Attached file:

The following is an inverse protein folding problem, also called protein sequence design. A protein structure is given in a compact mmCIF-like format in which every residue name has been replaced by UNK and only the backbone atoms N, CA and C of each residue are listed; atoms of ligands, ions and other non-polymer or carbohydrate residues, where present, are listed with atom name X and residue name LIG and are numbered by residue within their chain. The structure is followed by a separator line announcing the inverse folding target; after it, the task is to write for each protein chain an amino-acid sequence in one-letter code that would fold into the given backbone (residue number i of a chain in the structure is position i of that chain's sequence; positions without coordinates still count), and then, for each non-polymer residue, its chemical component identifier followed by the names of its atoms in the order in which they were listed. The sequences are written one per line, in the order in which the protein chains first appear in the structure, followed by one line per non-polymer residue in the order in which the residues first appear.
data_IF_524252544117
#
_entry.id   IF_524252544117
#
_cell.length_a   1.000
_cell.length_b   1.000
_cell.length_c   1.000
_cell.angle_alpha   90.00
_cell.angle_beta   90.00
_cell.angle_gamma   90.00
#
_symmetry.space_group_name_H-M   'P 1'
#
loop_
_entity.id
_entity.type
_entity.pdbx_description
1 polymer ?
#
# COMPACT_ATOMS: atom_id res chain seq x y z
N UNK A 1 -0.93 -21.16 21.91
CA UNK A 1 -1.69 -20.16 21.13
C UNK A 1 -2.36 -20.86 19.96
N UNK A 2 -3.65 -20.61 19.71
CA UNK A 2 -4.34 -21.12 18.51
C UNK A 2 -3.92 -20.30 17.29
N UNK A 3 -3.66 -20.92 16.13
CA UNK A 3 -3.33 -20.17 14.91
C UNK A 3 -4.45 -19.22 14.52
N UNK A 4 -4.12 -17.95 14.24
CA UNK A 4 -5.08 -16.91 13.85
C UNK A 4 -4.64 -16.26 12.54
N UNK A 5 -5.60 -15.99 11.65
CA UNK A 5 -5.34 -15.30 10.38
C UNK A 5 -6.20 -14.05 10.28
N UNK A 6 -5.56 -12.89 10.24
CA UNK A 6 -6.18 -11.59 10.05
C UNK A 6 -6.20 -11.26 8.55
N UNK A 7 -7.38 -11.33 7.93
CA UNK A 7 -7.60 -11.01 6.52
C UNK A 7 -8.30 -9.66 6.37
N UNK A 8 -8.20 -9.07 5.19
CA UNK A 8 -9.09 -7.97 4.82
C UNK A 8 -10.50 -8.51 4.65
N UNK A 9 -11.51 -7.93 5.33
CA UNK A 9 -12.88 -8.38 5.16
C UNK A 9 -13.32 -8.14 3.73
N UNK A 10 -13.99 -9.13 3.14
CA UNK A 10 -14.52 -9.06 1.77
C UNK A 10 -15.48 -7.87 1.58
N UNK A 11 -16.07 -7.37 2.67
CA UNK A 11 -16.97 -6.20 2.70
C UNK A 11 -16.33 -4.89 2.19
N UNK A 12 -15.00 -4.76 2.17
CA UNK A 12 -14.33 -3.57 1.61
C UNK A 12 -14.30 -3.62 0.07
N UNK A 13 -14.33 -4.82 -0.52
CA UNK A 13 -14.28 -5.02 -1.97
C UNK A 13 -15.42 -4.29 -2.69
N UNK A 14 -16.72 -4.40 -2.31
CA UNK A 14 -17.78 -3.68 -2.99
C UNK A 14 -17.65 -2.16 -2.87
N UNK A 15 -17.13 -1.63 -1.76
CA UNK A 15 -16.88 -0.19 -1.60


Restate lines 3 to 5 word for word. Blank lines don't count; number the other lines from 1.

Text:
#
_entry.id   IF_524252544117
#